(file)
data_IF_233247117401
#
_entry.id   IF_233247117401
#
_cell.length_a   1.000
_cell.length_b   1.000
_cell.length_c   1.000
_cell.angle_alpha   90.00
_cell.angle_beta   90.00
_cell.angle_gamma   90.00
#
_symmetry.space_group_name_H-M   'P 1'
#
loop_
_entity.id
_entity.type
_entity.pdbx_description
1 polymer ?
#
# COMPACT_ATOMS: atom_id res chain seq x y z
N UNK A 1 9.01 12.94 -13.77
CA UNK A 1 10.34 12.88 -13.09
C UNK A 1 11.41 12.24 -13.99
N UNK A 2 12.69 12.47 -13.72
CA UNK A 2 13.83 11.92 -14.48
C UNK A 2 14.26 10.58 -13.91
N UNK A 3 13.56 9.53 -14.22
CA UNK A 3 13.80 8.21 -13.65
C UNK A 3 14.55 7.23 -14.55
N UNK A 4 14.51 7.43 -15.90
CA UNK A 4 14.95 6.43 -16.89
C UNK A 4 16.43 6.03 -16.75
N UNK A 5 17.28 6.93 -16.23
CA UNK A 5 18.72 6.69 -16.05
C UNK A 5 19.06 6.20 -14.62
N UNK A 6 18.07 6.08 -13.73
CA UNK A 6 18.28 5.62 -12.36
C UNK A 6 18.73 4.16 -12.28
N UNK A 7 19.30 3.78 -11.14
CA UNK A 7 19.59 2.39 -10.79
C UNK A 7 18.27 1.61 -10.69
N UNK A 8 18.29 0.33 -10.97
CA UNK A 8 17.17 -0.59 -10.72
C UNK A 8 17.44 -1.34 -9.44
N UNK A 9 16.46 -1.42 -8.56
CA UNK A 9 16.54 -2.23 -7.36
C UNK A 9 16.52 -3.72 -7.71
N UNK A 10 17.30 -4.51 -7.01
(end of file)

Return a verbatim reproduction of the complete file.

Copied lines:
data_IF_233247117401
#
_entry.id   IF_233247117401
#
_cell.length_a   1.000
_cell.length_b   1.000
_cell.length_c   1.000
_cell.angle_alpha   90.00
_cell.angle_beta   90.00
_cell.angle_gamma   90.00
#
_symmetry.space_group_name_H-M   'P 1'
#
loop_
_entity.id
_entity.type
_entity.pdbx_description
1 polymer ?
#
# COMPACT_ATOMS: atom_id res chain seq x y z
N UNK A 1 9.01 12.94 -13.77
CA UNK A 1 10.34 12.88 -13.09
C UNK A 1 11.41 12.24 -13.99
N UNK A 2 12.69 12.47 -13.72
CA UNK A 2 13.83 11.92 -14.48
C UNK A 2 14.26 10.58 -13.91
N UNK A 3 13.56 9.53 -14.22
CA UNK A 3 13.80 8.21 -13.65
C UNK A 3 14.55 7.23 -14.55
N UNK A 4 14.51 7.43 -15.90
CA UNK A 4 14.95 6.43 -16.89
C UNK A 4 16.43 6.03 -16.75
N UNK A 5 17.28 6.93 -16.23
CA UNK A 5 18.72 6.69 -16.05
C UNK A 5 19.06 6.20 -14.62
N UNK A 6 18.07 6.08 -13.73
CA UNK A 6 18.28 5.62 -12.36
C UNK A 6 18.73 4.16 -12.28
N UNK A 7 19.30 3.78 -11.14
CA UNK A 7 19.59 2.39 -10.79
C UNK A 7 18.27 1.61 -10.69
N UNK A 8 18.29 0.33 -10.97
CA UNK A 8 17.17 -0.59 -10.72
C UNK A 8 17.44 -1.34 -9.44
N UNK A 9 16.46 -1.42 -8.56
CA UNK A 9 16.54 -2.23 -7.36
C UNK A 9 16.52 -3.72 -7.71
N UNK A 10 17.30 -4.51 -7.01